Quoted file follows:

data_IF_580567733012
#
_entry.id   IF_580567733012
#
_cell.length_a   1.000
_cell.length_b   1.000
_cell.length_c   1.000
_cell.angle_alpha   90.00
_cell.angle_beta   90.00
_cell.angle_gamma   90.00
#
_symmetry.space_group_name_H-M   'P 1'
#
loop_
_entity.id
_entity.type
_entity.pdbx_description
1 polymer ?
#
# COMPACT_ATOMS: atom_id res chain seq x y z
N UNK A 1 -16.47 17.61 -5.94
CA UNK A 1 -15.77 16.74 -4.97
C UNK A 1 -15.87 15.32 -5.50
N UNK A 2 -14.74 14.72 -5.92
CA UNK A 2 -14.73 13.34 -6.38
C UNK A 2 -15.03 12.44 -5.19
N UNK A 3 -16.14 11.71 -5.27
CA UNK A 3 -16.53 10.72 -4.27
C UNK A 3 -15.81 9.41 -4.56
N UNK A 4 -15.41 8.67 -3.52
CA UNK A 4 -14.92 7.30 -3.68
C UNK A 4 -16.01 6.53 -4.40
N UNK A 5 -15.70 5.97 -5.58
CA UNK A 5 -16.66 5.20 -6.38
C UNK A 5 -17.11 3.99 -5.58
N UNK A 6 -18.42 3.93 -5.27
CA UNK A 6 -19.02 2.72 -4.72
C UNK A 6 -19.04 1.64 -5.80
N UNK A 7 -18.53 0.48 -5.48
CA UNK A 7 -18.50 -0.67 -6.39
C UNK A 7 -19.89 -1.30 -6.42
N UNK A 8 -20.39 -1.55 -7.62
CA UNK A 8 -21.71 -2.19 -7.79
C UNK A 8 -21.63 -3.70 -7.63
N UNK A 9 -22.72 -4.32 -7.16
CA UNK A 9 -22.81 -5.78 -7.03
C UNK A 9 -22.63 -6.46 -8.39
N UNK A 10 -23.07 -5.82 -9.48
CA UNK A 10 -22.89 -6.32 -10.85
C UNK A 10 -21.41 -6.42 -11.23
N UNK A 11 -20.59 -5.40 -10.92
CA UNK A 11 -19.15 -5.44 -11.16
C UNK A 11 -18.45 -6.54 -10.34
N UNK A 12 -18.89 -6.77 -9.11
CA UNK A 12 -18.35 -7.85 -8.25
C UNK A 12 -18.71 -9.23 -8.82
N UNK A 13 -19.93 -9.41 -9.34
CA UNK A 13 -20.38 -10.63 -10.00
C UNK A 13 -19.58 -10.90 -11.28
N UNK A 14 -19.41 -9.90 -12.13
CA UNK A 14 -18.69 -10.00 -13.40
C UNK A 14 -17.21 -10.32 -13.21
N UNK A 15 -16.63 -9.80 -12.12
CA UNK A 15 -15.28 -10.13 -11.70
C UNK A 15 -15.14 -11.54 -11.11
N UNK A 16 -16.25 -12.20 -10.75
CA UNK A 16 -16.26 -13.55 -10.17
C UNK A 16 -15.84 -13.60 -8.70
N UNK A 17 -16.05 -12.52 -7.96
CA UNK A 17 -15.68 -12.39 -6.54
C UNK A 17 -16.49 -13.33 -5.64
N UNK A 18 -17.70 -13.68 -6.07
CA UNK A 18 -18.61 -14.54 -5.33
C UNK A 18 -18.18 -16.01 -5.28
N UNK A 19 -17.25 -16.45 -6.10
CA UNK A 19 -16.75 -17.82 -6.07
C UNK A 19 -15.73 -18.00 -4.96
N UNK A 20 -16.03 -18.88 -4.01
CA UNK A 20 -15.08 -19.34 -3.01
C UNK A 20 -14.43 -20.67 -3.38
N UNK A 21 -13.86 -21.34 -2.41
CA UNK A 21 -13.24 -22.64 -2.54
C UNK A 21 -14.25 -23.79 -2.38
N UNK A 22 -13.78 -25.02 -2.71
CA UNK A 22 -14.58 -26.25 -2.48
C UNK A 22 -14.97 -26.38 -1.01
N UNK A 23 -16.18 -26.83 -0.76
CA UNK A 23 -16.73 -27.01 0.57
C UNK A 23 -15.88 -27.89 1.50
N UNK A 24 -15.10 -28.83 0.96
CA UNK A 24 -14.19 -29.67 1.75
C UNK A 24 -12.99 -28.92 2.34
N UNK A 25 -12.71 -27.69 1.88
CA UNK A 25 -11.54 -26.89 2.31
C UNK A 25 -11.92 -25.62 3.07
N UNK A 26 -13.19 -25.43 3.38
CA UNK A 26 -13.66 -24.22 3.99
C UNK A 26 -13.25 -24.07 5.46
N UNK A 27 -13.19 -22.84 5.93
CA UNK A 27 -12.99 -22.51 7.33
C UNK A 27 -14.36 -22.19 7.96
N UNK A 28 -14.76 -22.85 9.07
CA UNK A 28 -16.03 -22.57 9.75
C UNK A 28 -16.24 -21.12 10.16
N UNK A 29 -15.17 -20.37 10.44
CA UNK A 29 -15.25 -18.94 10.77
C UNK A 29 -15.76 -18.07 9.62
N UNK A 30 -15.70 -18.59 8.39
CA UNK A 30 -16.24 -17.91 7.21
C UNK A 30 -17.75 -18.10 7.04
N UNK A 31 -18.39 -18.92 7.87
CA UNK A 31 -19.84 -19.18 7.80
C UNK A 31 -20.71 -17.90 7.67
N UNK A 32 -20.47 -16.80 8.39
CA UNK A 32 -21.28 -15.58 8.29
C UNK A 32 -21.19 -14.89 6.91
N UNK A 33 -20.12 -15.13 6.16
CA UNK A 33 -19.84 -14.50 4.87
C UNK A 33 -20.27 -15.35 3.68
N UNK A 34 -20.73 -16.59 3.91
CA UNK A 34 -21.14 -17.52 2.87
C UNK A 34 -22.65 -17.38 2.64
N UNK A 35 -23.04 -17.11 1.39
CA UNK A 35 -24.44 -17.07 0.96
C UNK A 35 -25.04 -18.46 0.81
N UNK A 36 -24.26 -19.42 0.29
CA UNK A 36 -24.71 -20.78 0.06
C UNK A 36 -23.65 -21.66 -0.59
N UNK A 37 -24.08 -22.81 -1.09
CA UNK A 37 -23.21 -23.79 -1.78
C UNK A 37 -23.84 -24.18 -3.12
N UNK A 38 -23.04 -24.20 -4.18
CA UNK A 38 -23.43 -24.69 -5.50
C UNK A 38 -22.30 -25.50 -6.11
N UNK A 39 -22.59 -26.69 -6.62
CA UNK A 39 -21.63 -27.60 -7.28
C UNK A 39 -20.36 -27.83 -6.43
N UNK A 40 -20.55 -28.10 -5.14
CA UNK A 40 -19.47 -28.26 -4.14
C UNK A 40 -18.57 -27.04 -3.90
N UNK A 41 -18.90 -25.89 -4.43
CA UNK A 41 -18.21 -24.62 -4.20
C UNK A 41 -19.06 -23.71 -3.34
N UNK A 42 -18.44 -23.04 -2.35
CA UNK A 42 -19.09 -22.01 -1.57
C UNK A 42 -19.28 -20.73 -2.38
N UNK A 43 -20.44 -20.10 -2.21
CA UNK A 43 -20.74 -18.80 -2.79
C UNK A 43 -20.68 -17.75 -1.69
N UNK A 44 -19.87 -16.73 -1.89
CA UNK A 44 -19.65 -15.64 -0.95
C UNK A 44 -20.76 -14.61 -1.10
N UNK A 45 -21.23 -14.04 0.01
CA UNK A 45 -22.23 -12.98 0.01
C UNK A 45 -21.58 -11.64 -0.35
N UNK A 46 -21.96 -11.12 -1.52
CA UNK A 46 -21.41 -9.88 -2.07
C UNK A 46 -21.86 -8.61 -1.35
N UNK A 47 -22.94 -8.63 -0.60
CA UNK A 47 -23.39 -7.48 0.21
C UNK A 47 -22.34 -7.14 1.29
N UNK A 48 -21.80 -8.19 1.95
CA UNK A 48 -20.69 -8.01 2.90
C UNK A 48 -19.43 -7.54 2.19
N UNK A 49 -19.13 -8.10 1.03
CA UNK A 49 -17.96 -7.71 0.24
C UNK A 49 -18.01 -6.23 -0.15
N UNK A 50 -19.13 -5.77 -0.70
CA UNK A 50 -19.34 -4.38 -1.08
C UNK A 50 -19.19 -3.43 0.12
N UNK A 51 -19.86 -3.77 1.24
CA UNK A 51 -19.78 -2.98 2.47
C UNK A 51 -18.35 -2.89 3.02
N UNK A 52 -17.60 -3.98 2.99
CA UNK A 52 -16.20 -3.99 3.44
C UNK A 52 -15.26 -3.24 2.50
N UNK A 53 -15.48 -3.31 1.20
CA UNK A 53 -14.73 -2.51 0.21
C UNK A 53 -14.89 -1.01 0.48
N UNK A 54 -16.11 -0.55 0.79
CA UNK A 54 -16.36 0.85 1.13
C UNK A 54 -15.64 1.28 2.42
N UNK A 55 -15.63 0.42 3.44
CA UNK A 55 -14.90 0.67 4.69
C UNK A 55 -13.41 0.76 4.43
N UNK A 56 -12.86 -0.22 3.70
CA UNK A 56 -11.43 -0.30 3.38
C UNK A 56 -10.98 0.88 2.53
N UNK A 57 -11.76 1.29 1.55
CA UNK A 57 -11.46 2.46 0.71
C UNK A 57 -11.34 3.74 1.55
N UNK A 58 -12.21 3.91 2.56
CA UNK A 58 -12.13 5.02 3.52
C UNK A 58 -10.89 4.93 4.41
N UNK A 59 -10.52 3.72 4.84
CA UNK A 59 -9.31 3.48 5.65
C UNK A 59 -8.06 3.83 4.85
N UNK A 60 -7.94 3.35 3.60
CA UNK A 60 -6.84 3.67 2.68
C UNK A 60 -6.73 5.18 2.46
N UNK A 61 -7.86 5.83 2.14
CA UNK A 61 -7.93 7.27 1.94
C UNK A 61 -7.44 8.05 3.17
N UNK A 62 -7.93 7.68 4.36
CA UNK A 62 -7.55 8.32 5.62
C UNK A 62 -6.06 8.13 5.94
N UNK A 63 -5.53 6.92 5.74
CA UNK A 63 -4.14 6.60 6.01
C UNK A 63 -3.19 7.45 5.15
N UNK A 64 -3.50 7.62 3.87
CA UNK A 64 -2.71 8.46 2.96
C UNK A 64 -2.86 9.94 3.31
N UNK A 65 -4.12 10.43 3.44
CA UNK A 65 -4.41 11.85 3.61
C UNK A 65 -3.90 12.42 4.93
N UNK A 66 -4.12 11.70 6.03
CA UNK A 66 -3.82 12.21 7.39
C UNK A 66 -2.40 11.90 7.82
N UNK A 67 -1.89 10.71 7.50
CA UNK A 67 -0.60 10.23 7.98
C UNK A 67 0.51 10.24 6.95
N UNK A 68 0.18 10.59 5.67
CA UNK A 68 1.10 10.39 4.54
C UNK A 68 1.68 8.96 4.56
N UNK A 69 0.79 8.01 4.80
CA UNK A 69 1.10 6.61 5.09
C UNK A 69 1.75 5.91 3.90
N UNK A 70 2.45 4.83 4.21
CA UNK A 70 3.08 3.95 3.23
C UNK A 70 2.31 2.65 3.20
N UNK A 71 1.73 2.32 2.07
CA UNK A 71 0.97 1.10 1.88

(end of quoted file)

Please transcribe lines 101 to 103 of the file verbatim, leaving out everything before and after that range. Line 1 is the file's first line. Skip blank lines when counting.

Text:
C UNK A 27 -14.36 -22.19 7.96
N UNK A 28 -14.76 -22.85 9.07
CA UNK A 28 -16.03 -22.57 9.75